South Australia state energy control is being considered as the government looks for ways to shield homes and businesses from the huge energy prices forecast in the Federal Budget.
South Australia’s state government has indicated that it is seriously considering reverting the energy system to include some state-owned generation assets.
In the wake of the Federal Government Treasurer’s nightmare outlook of a 56 per cent increase in energy prices over the next two years in the budget projection, Premier Peter Malinauskas said urgent action was needed to protect businesses and households.
South Australia’s state energy control is not a new thing. However, 24 years after the Electricity Trust of South Australia was privatised, the state government is considering direct market intervention and bringing some generation assets into state hands.
“As far as we’re concerned all options are on the table, and we’re considering them,” he said.
But the situation is complicated.
The ETSA was privatised in the late 1990s when it was bought by Asian giant Cheung Kong Infrastructure and renamed SA Power Networks.
SA Power Networks has a 200-year lease to run the poles and wires transmission infrastructure in the state.
“There are grave consequences to tearing up a contract of that nature,” Mr Malinauskas said.
Mr Malinauskas aired his views after Victorian Premier Daniel Andrews announced that he would nationalise the state energy generation sector by reviving the State Electricity Commission if reelected in November 2022.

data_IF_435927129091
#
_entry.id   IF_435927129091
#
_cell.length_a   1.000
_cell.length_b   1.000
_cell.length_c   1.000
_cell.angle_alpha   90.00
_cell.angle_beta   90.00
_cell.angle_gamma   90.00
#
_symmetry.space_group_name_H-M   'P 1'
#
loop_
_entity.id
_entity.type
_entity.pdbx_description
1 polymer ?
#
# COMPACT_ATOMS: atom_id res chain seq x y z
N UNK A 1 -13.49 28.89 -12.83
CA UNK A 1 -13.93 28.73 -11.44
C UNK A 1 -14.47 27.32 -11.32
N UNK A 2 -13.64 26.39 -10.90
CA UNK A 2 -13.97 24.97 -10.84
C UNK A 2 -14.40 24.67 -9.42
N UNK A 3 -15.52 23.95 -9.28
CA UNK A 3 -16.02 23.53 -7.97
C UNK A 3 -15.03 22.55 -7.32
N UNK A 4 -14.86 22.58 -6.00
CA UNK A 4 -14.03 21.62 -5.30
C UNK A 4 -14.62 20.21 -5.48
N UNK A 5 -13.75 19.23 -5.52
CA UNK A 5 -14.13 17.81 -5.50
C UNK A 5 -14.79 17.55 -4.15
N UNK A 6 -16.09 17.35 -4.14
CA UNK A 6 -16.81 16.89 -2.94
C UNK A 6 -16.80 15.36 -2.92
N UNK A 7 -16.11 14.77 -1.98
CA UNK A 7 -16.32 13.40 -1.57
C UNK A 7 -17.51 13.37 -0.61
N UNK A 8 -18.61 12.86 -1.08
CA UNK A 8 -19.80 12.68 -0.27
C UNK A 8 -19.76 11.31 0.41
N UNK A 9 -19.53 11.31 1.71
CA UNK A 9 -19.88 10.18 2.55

The Victorian Labor government said it would spend $1 billion to develop its own renewable energy assets and set a 95 percent renewable energy target by 2035.
SA looks to be spared the worst of electricity price shock
Mr Malinauskas said SA was not likely to be slugged to the same level as the Eastern States because it had invested heavily in renewable energy.
Households and businesses are still expected to face heavy price spikes.
“The preliminary advice we have received is we won’t have the same gravity of price shocks that we’re seeing in the eastern states,” Mr Malinauskas said.
Mr Malinauskas said the SA government would use “every tool” available to try to bring about a change in the energy market in the state to blunt looming price increases.
Energy privatisation ‘never works’
The SA Premier said this would not be the first time a Labor government intervened in the state’s energy market.
He pointed to when former Labor premier Jay Weatherill in 2017 announced a $550 million “energy plan” to shore up the state’s fragile electricity grid.
The plan included the Hornsdale Reserve big battery – known as the Tesla Big Battery – which included nine state-owned fast-start diesel generators.
These were sold off under the previous Liberal Premier Steven Marshal’s government.
Mr Malinauskas won the state election by a landslide margin in March 2022.
Mr Malinauskas said privatising electricity assets did not bring about the desired outcome for users in households and businesses. “It never works,” he said.
He said Western Australia hadn’t privatised its electricity assets and was reaping the rewards.
“Guess what they didn’t do in Western Australia, privatise the electricity market,” he said.
Mr Malinauskas already has plans for a $600 million-plus hydrogen plant near Whyalla, north-west of Adelaide. His government wants a 200-megawatt power plant, an electrolyser and a 3600-tonne storage facility built by early 2026.
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